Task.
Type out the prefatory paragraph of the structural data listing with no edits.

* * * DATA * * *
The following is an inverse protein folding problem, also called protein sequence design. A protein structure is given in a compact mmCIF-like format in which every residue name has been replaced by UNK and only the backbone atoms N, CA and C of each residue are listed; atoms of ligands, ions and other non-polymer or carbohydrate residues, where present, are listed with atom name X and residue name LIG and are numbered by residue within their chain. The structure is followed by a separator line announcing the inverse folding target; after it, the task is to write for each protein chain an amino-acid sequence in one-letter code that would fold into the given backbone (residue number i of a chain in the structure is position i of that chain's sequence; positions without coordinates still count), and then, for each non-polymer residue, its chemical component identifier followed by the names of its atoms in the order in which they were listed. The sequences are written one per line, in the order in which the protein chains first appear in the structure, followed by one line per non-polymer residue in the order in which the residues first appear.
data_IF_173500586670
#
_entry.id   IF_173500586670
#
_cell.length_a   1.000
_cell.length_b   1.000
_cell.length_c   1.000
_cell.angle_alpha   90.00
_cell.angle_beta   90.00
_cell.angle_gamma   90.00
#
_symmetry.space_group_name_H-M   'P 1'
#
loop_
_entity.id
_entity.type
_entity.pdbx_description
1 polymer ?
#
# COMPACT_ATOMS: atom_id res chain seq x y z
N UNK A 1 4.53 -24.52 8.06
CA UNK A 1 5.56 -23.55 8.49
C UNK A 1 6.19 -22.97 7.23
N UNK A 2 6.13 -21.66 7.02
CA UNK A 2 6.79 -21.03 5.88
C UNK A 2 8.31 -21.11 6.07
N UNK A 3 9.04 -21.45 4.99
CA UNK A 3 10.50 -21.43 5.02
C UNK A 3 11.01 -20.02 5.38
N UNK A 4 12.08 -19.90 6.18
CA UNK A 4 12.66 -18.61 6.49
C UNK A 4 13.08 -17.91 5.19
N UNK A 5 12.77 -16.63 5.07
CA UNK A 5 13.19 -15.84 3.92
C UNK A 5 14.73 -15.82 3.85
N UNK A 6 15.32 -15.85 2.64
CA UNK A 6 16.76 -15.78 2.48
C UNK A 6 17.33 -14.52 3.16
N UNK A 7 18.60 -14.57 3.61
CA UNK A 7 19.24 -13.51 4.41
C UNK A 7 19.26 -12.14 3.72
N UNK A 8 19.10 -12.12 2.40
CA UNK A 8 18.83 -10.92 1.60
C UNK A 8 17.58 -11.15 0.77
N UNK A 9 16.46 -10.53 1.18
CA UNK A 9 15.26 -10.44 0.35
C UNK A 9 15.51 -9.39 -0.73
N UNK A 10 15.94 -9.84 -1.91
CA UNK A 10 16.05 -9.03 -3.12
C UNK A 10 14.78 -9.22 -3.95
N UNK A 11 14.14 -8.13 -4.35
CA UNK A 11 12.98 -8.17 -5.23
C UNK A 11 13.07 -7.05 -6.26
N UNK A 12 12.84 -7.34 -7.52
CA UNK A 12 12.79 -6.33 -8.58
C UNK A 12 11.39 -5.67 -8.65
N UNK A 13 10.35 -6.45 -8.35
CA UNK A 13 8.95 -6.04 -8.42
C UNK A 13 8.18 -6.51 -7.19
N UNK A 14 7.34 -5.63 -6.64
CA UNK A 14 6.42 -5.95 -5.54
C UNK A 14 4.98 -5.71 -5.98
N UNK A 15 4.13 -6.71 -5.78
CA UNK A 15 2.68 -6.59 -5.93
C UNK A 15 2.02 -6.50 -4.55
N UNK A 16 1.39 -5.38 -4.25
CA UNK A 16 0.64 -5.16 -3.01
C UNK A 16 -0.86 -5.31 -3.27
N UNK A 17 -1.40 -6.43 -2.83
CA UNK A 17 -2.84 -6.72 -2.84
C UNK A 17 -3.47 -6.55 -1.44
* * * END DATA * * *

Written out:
The following is an inverse protein folding problem, also called protein sequence design. A protein structure is given in a compact mmCIF-like format in which every residue name has been replaced by UNK and only the backbone atoms N, CA and C of each residue are listed; atoms of ligands, ions and other non-polymer or carbohydrate residues, where present, are listed with atom name X and residue name LIG and are numbered by residue within their chain. The structure is followed by a separator line announcing the inverse folding target; after it, the task is to write for each protein chain an amino-acid sequence in one-letter code that would fold into the given backbone (residue number i of a chain in the structure is position i of that chain's sequence; positions without coordinates still count), and then, for each non-polymer residue, its chemical component identifier followed by the names of its atoms in the order in which they were listed. The sequences are written one per line, in the order in which the protein chains first appear in the structure, followed by one line per non-polymer residue in the order in which the residues first appear.